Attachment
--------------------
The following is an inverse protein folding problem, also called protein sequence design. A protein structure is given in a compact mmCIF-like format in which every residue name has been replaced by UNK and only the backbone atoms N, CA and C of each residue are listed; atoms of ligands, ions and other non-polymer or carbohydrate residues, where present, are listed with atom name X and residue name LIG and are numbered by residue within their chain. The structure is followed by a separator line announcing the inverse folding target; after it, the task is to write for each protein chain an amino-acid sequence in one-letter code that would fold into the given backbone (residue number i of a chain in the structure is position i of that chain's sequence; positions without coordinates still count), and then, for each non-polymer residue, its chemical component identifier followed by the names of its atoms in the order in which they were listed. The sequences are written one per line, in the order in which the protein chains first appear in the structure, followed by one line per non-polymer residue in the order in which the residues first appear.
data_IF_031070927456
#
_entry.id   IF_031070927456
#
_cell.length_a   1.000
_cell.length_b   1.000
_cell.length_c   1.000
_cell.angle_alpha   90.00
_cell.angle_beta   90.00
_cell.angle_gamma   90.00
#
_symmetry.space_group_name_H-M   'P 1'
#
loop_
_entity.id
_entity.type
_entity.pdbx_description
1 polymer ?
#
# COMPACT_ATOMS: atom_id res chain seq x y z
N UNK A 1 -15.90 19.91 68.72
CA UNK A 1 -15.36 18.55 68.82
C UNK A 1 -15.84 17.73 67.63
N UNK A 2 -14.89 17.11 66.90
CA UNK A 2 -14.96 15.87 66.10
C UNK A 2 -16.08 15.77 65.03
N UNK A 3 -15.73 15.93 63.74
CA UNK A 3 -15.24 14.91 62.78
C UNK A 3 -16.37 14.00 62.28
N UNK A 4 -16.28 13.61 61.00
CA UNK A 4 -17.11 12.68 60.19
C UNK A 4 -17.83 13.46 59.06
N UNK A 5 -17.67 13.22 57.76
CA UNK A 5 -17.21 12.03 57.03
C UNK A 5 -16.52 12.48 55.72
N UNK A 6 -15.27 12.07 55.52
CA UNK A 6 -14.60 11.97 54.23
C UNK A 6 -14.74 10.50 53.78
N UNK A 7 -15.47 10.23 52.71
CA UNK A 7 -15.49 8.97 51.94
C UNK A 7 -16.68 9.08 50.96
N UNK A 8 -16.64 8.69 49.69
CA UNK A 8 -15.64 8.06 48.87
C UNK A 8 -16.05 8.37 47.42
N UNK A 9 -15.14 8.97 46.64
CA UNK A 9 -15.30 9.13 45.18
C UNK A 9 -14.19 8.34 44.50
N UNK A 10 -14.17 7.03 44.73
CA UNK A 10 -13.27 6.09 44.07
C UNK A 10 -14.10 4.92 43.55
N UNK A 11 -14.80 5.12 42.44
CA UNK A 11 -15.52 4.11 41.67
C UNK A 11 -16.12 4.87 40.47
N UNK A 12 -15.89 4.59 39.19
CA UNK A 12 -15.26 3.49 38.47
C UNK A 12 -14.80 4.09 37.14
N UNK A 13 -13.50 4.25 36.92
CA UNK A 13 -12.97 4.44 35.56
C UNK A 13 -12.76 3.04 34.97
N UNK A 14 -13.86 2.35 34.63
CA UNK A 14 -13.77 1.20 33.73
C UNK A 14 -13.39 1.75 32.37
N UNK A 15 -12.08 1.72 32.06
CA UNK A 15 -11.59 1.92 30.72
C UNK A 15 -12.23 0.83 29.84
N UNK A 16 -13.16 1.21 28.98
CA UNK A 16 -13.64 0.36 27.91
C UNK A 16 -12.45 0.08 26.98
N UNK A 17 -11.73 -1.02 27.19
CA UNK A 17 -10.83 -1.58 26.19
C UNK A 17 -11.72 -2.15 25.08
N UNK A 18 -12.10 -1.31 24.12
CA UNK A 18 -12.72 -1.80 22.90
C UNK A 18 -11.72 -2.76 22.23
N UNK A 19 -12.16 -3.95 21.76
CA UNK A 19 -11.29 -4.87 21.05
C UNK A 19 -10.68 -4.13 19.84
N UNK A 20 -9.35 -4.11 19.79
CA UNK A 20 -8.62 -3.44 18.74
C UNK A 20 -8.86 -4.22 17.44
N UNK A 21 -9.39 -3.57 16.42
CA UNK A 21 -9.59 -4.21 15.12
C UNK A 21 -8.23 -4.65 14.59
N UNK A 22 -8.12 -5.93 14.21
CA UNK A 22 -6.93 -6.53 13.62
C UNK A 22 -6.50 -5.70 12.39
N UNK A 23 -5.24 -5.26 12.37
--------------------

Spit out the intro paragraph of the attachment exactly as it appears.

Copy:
The following is an inverse protein folding problem, also called protein sequence design. A protein structure is given in a compact mmCIF-like format in which every residue name has been replaced by UNK and only the backbone atoms N, CA and C of each residue are listed; atoms of ligands, ions and other non-polymer or carbohydrate residues, where present, are listed with atom name X and residue name LIG and are numbered by residue within their chain. The structure is followed by a separator line announcing the inverse folding target; after it, the task is to write for each protein chain an amino-acid sequence in one-letter code that would fold into the given backbone (residue number i of a chain in the structure is position i of that chain's sequence; positions without coordinates still count), and then, for each non-polymer residue, its chemical component identifier followed by the names of its atoms in the order in which they were listed. The sequences are written one per line, in the order in which the protein chains first appear in the structure, followed by one line per non-polymer residue in the order in which the residues first appear.